We all have that friend who drives every conversation into “me, me, me”. The purpose of this is to help you realize that YOU may just be that person when it comes to your business and selling your services.
There’s nothing more annoying than having a conversation with somebody who always turns the conversation to talk about them. Think about it. Have you ever been talking with a friend about something that happened to you, or something you did, and magically it ends up always taking a 180 degree quick turn and suddenly they’re talking about them. No matter what you start in the conversation, it ends up being all about them.
As much as this annoys you, it may be something that you do all the time with your business and don’t even realize it.
Your customer already knows how good you might be, or they wouldn’t be wasting their time talking to you They’ve generally done the research and wouldn’t have called you unless they were interested in you. If they just found you in the yellow pages and are going down the list, then talking all about yourself is even more of a turn-off, and it’s likely going to end up with them hanging up and calling the next service in the list.
Bottom line is that people don’t want to hear about how great you are, but rather what you can do to make them feel good about hiring you. What can you do to solve a problem or need they have. The more you spew about your greatness, the more it may actually will make them realize they don’t want that type of person at their event.
They called you because they have a need, but they don’t really know what questions to ask, so they ask a few questions about you…but what they really want to know is how you can make them feel good about hiring you, not that you’ve done this a thousand times and are the best there’s ever been! Don’t take their questions about your service in the same sense as you being interviewed, it’s not what they’re looking for. You need to steer the customer away from “you, you, you” and make it about “them, them, them”. You may find that once you quickly redirect the questions to be about them, they’ll start to figure out what they really want to know about ‘you’.
It really comes down to listening, and not tooting your horn, thinking you’re impressing anybody, at every chance you get. You’re not impressive, plain and simple. You may even start to find out that it becomes habit, even when talking to friends and family, making you much more pleasant to talk to.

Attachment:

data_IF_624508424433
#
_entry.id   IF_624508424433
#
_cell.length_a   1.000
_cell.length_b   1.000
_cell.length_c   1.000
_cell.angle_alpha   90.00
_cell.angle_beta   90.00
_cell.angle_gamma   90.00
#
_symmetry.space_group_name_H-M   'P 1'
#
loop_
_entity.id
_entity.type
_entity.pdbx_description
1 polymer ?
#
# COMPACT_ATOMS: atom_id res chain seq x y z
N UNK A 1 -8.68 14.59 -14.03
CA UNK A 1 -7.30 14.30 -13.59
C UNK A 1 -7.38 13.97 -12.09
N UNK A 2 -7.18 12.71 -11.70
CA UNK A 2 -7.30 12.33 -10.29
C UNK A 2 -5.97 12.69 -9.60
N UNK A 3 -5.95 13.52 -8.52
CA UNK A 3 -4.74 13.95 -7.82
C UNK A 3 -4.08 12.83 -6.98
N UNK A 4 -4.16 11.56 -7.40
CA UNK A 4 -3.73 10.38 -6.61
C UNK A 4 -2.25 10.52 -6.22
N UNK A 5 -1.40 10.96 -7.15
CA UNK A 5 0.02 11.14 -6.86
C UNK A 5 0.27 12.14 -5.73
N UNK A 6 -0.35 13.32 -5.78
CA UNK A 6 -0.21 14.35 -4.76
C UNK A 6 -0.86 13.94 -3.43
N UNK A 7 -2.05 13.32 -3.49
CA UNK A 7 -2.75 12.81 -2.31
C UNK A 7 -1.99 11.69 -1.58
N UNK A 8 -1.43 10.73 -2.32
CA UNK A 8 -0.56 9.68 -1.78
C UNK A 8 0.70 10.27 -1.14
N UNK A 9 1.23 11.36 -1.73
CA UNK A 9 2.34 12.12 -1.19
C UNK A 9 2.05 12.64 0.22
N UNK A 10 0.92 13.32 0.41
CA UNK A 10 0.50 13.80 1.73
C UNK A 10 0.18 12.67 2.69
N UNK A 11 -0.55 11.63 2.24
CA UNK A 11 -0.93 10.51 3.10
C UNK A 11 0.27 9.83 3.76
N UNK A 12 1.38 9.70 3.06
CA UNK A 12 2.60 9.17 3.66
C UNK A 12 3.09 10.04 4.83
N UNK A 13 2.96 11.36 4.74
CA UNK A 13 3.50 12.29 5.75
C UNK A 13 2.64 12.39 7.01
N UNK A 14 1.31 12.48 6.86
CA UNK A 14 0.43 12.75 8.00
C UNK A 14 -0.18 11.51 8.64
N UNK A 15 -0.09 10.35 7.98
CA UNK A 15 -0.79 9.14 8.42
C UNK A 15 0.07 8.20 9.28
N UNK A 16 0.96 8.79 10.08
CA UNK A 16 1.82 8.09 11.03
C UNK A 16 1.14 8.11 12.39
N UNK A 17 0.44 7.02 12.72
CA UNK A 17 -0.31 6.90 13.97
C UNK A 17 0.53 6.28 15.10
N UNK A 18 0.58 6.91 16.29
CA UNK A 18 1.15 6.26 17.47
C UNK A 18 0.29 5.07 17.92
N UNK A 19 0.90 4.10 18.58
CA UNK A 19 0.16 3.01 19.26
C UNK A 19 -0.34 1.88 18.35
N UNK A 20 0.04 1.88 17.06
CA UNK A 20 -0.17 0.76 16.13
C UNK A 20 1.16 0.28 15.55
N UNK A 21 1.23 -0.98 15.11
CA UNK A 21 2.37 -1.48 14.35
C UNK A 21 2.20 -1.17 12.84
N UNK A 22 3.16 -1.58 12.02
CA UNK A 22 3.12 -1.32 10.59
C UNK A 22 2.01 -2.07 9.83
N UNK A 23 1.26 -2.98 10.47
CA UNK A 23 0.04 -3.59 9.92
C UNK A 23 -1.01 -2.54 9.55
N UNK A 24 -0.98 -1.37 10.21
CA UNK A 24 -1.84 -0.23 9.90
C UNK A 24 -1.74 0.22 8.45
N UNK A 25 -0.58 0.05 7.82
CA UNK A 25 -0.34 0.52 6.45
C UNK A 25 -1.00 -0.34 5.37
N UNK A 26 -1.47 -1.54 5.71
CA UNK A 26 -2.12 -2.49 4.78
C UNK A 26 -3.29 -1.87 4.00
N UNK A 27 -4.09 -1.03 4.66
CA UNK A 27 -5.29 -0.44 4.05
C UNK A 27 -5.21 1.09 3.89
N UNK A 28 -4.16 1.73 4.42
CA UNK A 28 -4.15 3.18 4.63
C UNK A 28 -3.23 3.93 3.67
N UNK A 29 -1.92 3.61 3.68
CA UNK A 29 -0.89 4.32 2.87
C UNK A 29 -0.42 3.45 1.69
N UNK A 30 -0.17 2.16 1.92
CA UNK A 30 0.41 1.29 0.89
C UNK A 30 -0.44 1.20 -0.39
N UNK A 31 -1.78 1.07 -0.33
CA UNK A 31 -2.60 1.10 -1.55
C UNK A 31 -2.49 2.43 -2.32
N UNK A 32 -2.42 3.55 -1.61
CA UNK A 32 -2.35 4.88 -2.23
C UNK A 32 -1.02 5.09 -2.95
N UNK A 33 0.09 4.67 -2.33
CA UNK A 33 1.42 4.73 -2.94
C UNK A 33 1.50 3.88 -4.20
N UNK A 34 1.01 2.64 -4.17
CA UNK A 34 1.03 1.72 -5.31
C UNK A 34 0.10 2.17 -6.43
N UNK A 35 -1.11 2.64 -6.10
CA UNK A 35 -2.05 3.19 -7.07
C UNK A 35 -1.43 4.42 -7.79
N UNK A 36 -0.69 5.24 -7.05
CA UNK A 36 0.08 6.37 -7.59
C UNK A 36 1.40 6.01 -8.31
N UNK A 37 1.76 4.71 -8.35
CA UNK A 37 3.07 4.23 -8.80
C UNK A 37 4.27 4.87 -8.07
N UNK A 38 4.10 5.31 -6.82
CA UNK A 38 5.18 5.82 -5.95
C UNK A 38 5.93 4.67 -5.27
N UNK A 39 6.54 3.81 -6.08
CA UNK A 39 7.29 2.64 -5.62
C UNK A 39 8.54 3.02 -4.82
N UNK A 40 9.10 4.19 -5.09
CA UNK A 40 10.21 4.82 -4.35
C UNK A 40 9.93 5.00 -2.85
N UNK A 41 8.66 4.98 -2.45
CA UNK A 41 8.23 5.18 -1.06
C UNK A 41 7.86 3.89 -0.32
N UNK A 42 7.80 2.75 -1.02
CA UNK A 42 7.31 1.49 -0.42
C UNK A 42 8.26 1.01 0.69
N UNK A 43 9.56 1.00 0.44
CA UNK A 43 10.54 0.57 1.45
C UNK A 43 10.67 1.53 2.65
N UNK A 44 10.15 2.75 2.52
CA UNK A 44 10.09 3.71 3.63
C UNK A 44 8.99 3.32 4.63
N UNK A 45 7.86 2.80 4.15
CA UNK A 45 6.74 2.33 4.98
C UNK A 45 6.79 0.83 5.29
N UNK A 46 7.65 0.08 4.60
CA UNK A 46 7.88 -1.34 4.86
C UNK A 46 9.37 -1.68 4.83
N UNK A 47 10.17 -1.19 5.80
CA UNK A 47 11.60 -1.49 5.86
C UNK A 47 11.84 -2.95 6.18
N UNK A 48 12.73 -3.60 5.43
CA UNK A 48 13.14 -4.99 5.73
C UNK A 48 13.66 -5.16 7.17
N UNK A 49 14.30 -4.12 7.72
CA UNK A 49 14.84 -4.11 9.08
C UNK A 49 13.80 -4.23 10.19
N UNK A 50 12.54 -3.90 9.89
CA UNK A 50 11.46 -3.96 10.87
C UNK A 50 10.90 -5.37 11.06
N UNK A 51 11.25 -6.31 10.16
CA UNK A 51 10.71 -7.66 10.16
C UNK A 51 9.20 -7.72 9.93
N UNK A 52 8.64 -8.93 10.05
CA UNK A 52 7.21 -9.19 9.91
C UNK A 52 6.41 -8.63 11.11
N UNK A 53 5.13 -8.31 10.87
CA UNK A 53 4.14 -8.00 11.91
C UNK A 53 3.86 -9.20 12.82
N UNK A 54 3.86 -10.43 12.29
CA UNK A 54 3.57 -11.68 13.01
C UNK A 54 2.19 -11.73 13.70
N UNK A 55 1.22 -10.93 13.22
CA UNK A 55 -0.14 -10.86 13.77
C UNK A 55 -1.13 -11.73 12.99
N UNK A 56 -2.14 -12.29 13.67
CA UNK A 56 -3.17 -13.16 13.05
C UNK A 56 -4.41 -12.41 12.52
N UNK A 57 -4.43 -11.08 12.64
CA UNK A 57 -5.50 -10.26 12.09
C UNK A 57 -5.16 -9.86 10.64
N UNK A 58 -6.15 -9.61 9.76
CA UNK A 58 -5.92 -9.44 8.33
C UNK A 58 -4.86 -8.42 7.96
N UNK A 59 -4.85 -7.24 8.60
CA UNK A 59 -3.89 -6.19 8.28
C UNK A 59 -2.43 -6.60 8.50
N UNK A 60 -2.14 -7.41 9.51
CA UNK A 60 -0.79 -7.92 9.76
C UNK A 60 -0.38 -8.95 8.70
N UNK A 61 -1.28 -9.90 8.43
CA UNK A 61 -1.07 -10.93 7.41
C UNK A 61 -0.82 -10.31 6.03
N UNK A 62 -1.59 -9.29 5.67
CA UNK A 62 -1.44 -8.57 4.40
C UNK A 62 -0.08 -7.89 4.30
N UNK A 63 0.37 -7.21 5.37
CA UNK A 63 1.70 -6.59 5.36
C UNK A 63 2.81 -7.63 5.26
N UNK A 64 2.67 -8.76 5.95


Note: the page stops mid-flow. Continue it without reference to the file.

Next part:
Contracts are widely used in the event booking industry. Our customer understands we have them, but do you truly understand the proper steps to take with the contract you’re sending them?
We deal with business owners every day, and they all understand they need to send a contract to the customer to secure the booking for the event. What’s surprising though, is the number of these owners who are great at the event, doing what they do best, but are completely not business-savvy.
There’s a ton of legalities with contracts, and we won’t get into them with this post, but we do need to stress the basics of HOW you should be sending that contract to the customer who is booking you. It’s not rocket science, but it is important to understand, and repeat for every client you are accepting a booking for. By following the same steps in the booking process, you will easily be able to know what stage in the booking the customer is at with you and their event. Keep in mind they are dealing with numerous vendors, and they can’t always keep all of them straight with where each of them is at.
Never, I repeat, NEVER…pre-sign a contract that you send to the customer to secure a booking. We have users ask about how to add a signature to their contract constantly, and we tell them all the same thing – “WHY??”.
Think about it. You are sending a customer a contract, with your signature only on it, agreeing that you’ll be at their event. Did you think about it, and why that is a huge no-no?
You’ve just committed yourself to the event without the customer doing the same. Even if they tell you they found somebody else, you have still legally bound yourself to it. They could decide they don’t need you, then come after you later claiming you signed a contract and never showed up, because you signed it.
It’s a “sue-happy” world, and these things happen all the time. Don’t get yourself in this situation, and it starts with an un-signed contract you send to them. Either you meet to mutually sign 2 copies, or you get their signature first, then sign and return a copy to them.
So what do we suggest for the steps you take when sending out a contract to secure a booking?
- Email the contract, or meet with the customer personally, with both signature places blank.
- When you receive the customer’s signature, return a copy that is also signed by you.
- Require a deposit or retainer when they return the contract, before you’ll sign it.
- Once you have their signature and deposit/retainer, set the booking as “confirmed”, then start the planning process (planning forms, to-do items for them, etc.)
These are steps you should take, no matter what industry you are in when dealing with a contract. When you practice this rule, you’ll always know what stage the tentative booking is at.